Kazakhstan distances itself from Moscow’s integration projects
On 18 January, at a meeting with the heads of foreign missions accredited in Astana, Kazakhstan's President Nursultan Nazarbayev questioned the need for deeper integration in the Eurasian Union which has been jointly developed with Russia and Belarus.Nazarbayev recalled that he was the initiator of the project; but he also clearly stated that the Union is to be purely economic in nature, and there is no way it can become a political organisation. He added that there would be no return to the USSR. The president’s statement is the most serious criticism of the Eurasian Union; it was preceded by criticism of the idea of establishing a Eurasian parliament from lower-level officials, including the head of the ruling Nur Otan party and a presidential adviser last September, as well as by the decision in December for Kazakhstan to adopt the Latin alphabet by 2025, replacing the Cyrillic alphabet in use today.
- The integration processes within the framework of the Customs Union, the Common Economic Area and the Eurasian Union currently being created are now the main axis of the relationship between Kazakhstan and Russia, which along with China is Astana’s most important economic partner. However, the last several months have seen Astana distancing itself from these Russian projects increasingly clearly, as differences of interest between the organisation’s members have arisen.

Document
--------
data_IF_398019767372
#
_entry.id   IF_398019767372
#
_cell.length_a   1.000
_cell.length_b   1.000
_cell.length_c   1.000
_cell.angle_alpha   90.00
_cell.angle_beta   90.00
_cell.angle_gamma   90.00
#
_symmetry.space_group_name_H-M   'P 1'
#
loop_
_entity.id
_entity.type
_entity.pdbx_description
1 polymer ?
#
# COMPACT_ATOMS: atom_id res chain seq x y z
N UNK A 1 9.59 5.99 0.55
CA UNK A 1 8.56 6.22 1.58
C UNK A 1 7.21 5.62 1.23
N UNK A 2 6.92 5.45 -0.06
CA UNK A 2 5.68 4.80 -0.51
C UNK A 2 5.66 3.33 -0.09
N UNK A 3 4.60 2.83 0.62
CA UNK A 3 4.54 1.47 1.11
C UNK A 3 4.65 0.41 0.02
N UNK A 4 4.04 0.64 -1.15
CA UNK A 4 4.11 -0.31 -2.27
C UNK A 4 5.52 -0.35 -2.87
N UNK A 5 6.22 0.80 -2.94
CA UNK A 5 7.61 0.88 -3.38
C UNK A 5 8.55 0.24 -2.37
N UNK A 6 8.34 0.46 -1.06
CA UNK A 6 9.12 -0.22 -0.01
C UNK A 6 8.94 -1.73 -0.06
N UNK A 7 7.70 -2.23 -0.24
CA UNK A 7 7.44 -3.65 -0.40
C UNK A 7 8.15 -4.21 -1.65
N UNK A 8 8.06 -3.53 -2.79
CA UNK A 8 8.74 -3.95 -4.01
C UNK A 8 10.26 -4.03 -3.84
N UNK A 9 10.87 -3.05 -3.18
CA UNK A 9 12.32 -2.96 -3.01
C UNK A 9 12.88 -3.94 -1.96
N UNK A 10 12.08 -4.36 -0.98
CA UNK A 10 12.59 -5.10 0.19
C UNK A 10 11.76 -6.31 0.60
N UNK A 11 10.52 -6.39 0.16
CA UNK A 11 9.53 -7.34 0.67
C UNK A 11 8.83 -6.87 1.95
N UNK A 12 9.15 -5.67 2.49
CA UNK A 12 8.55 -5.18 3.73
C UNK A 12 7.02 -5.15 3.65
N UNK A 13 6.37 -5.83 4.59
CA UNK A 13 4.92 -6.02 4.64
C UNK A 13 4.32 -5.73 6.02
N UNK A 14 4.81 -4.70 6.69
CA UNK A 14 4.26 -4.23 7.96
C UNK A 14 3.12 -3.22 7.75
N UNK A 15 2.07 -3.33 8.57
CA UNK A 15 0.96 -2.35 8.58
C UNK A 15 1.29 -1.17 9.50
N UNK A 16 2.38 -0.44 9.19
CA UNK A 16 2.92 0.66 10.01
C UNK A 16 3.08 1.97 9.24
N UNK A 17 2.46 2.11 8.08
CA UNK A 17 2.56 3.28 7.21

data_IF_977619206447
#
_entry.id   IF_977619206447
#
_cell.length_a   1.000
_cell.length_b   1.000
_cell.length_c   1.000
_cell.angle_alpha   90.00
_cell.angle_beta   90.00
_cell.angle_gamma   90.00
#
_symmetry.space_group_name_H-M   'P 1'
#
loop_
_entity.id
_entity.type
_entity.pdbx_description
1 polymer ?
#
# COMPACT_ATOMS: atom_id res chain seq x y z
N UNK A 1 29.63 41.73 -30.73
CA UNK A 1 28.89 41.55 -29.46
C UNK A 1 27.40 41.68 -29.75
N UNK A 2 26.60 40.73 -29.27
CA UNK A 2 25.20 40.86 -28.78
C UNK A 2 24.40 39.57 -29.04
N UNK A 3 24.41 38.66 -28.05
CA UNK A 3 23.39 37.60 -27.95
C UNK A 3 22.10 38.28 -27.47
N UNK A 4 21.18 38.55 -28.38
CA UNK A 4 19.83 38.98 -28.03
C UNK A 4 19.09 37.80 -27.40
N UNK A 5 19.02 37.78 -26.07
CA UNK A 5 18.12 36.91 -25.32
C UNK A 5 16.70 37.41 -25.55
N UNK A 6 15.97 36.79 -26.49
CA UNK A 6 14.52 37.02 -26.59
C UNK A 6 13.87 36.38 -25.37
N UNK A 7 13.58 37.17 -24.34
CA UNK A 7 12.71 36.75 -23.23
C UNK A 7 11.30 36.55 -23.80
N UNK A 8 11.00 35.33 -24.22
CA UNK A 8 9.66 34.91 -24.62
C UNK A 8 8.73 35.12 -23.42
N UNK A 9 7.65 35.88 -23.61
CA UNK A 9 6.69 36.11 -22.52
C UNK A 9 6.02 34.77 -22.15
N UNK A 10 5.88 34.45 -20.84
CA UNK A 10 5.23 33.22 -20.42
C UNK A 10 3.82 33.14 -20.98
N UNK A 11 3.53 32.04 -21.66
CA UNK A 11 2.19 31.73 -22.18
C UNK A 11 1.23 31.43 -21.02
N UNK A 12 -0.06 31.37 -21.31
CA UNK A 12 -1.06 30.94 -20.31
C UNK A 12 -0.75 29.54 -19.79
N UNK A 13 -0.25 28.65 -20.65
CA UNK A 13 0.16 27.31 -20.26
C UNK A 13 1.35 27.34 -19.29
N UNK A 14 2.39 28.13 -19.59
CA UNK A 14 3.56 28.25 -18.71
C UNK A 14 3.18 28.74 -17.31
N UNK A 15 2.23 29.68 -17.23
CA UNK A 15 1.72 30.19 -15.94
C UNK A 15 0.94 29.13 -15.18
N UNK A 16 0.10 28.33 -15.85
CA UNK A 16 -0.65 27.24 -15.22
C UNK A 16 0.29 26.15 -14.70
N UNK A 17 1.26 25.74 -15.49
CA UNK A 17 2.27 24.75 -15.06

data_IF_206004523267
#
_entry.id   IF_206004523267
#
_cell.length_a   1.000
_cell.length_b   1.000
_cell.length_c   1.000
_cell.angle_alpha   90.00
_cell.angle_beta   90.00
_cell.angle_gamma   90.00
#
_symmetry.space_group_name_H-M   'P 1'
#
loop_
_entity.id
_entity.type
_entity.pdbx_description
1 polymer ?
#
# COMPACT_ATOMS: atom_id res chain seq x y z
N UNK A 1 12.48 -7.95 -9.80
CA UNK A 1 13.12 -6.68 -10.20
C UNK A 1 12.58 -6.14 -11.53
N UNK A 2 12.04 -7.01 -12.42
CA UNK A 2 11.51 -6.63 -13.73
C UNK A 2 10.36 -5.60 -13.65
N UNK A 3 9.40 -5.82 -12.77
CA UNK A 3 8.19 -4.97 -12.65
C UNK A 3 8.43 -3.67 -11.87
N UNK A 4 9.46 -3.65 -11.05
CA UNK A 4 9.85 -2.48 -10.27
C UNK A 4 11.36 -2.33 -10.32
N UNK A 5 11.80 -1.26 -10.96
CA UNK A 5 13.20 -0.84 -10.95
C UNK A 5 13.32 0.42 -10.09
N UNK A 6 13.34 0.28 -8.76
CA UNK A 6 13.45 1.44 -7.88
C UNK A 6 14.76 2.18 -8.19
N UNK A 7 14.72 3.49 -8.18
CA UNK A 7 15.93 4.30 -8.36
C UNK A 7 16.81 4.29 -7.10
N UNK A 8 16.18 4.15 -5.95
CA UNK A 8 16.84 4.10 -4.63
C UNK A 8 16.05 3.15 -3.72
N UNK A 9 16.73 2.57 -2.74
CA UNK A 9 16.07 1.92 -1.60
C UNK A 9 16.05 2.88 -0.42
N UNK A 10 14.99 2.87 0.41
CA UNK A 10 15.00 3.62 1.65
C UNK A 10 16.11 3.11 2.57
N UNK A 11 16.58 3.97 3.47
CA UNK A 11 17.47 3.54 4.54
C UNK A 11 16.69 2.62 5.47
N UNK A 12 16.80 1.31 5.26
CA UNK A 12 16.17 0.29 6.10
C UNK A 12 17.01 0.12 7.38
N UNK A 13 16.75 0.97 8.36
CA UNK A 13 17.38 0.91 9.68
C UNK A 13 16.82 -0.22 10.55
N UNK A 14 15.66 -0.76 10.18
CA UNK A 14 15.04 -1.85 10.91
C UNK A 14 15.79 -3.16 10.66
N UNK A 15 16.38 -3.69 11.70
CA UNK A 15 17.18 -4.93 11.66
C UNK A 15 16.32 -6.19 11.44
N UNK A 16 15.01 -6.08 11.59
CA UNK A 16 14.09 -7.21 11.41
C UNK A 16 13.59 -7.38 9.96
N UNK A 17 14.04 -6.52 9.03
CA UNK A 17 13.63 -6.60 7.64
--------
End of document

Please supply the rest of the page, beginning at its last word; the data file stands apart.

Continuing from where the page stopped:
- Kazakhstan is not opposed to integration per se, but it is against the transformation of economic projects into a platform of political integration, with Russia as the leader and representative of the member states’ interests. This kind of integration is in fact contrary to the policy Nazarbayev has maintained over the last two decades, of strengthening Kazakhstan’s sovereignty and independence, and harbouring ambitions for his country to play an independent role on the global stage, as evidenced in Nazarbayev's ideas to resolve global economic crisis. Integration with Russia has also been criticised by the opposition, as well as in nationalist circles.
- The first few years of the integration projects have shown that the conflicts of economic interests between Russia and Kazakhstan have not been eliminated. Questions concerning the supply of Russian oil and petroleum products have not been resolved, and Astana has been forced to process crude oil on the basis of the tolling agreement with China. The Customs Union has also led to price rises for many commodities in Kazakhstan (such as food and cars), which has caused public dissatisfaction.
- The consistent criticism of the political aspect of integration with Russia shows that the nature of these projects remains a major bone of contention in relations between Astana and Moscow, which is also affecting other areas of cooperation (such as the question of the principles for Russian use of the Baikonur Cosmodrome). Kazakhstan will be supported in its resistance by Belarus, which has also distanced itself from strengthening political cooperation with Russia (as seen in President Alaksandr Lukashenka’s statement of 15 January). This means that, contrary to Russia's intentions, the integration projects do not currently offer a counterbalance to the European Union, nor are there any clear prospects of this happening in the future.